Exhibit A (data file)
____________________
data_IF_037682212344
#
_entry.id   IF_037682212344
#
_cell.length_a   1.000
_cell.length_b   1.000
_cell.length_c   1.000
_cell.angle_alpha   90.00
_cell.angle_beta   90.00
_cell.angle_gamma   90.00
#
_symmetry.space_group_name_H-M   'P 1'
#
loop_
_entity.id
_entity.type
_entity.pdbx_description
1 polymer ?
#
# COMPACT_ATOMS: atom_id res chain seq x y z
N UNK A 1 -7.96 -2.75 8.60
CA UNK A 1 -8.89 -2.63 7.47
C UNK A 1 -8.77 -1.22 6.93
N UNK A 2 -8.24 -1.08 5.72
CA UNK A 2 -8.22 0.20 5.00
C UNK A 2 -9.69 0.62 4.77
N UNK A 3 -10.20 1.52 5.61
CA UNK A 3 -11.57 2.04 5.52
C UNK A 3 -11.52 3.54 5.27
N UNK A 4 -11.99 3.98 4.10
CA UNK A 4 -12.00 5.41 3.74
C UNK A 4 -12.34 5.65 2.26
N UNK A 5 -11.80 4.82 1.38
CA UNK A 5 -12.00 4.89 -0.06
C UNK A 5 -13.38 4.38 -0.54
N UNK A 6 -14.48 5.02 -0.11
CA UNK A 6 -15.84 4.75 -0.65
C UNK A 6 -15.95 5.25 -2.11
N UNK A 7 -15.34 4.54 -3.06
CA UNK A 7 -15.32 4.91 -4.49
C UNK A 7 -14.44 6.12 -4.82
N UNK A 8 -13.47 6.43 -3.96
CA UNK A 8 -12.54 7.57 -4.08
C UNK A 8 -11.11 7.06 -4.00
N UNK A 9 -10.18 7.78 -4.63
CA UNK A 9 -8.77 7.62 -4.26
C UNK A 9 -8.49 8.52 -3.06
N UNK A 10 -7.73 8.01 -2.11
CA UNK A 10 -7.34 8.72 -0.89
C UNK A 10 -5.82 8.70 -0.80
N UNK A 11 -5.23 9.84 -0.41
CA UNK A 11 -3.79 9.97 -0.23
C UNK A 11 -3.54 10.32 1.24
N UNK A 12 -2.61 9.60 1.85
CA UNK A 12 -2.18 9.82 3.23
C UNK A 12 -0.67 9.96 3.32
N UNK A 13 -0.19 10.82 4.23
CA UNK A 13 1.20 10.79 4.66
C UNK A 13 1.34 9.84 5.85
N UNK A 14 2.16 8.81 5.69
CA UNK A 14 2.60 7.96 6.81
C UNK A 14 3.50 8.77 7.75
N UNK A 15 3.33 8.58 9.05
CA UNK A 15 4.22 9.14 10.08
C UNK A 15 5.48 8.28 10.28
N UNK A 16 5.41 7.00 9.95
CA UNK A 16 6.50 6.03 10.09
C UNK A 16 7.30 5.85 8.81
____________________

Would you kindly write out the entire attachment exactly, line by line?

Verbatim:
data_IF_037682212344
#
_entry.id   IF_037682212344
#
_cell.length_a   1.000
_cell.length_b   1.000
_cell.length_c   1.000
_cell.angle_alpha   90.00
_cell.angle_beta   90.00
_cell.angle_gamma   90.00
#
_symmetry.space_group_name_H-M   'P 1'
#
loop_
_entity.id
_entity.type
_entity.pdbx_description
1 polymer ?
#
# COMPACT_ATOMS: atom_id res chain seq x y z
N UNK A 1 -7.96 -2.75 8.60
CA UNK A 1 -8.89 -2.63 7.47
C UNK A 1 -8.77 -1.22 6.93
N UNK A 2 -8.24 -1.08 5.72
CA UNK A 2 -8.22 0.20 5.00
C UNK A 2 -9.69 0.62 4.77
N UNK A 3 -10.20 1.52 5.61
CA UNK A 3 -11.57 2.04 5.52
C UNK A 3 -11.52 3.54 5.27
N UNK A 4 -11.99 3.98 4.10
CA UNK A 4 -12.00 5.41 3.74
C UNK A 4 -12.34 5.65 2.26
N UNK A 5 -11.80 4.82 1.38
CA UNK A 5 -12.00 4.89 -0.06
C UNK A 5 -13.38 4.38 -0.54
N UNK A 6 -14.48 5.02 -0.11
CA UNK A 6 -15.84 4.75 -0.65
C UNK A 6 -15.95 5.25 -2.11
N UNK A 7 -15.34 4.54 -3.06
CA UNK A 7 -15.32 4.91 -4.49
C UNK A 7 -14.44 6.12 -4.82
N UNK A 8 -13.47 6.43 -3.96
CA UNK A 8 -12.54 7.57 -4.08
C UNK A 8 -11.11 7.06 -4.00
N UNK A 9 -10.18 7.78 -4.63
CA UNK A 9 -8.77 7.62 -4.26
C UNK A 9 -8.49 8.52 -3.06
N UNK A 10 -7.73 8.01 -2.11
CA UNK A 10 -7.34 8.72 -0.89
C UNK A 10 -5.82 8.70 -0.80
N UNK A 11 -5.23 9.84 -0.41
CA UNK A 11 -3.79 9.97 -0.23
C UNK A 11 -3.54 10.32 1.24
N UNK A 12 -2.61 9.60 1.85
CA UNK A 12 -2.18 9.82 3.23
C UNK A 12 -0.67 9.96 3.32
N UNK A 13 -0.19 10.82 4.23
CA UNK A 13 1.20 10.79 4.66
C UNK A 13 1.34 9.84 5.85
N UNK A 14 2.16 8.81 5.69
CA UNK A 14 2.60 7.96 6.81
C UNK A 14 3.50 8.77 7.75
N UNK A 15 3.33 8.58 9.05
CA UNK A 15 4.22 9.14 10.08
C UNK A 15 5.48 8.28 10.28
N UNK A 16 5.41 7.00 9.95
CA UNK A 16 6.50 6.03 10.09
C UNK A 16 7.30 5.85 8.81